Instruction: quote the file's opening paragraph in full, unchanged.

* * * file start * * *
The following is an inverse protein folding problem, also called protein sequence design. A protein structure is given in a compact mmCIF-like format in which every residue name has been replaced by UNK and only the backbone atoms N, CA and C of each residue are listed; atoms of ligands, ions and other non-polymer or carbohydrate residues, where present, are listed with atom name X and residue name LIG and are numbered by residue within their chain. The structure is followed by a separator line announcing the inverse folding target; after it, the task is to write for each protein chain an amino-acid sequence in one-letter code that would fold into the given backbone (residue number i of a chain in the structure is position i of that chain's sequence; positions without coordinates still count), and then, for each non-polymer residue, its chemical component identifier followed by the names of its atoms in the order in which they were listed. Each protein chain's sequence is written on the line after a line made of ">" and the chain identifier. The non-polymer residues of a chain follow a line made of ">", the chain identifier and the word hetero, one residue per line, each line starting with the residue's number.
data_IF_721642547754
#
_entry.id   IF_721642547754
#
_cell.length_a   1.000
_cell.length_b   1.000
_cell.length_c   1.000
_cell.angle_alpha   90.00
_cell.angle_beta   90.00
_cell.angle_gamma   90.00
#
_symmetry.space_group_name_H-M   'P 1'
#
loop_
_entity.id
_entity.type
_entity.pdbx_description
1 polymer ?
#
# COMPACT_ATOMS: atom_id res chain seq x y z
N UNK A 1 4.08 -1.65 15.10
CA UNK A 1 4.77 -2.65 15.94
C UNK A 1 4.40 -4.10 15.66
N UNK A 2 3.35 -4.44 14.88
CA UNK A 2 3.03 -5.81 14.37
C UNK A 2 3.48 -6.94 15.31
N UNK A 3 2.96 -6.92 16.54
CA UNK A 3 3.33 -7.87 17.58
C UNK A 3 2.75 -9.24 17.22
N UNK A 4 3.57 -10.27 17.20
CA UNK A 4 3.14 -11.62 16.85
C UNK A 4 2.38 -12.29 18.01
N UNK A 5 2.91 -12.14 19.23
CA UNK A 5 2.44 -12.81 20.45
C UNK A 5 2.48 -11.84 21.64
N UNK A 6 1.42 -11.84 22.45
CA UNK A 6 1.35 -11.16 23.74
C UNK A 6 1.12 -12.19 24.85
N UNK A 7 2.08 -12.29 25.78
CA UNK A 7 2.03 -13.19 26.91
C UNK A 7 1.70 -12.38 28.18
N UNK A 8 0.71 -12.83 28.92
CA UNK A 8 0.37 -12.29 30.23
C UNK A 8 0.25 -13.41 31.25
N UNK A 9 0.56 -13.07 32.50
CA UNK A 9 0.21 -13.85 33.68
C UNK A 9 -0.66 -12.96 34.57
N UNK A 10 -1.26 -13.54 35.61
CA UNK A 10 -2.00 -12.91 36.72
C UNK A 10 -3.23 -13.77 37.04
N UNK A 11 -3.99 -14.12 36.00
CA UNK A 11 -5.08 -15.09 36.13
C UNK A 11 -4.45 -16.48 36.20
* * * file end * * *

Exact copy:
The following is an inverse protein folding problem, also called protein sequence design. A protein structure is given in a compact mmCIF-like format in which every residue name has been replaced by UNK and only the backbone atoms N, CA and C of each residue are listed; atoms of ligands, ions and other non-polymer or carbohydrate residues, where present, are listed with atom name X and residue name LIG and are numbered by residue within their chain. The structure is followed by a separator line announcing the inverse folding target; after it, the task is to write for each protein chain an amino-acid sequence in one-letter code that would fold into the given backbone (residue number i of a chain in the structure is position i of that chain's sequence; positions without coordinates still count), and then, for each non-polymer residue, its chemical component identifier followed by the names of its atoms in the order in which they were listed. Each protein chain's sequence is written on the line after a line made of ">" and the chain identifier. The non-polymer residues of a chain follow a line made of ">", the chain identifier and the word hetero, one residue per line, each line starting with the residue's number.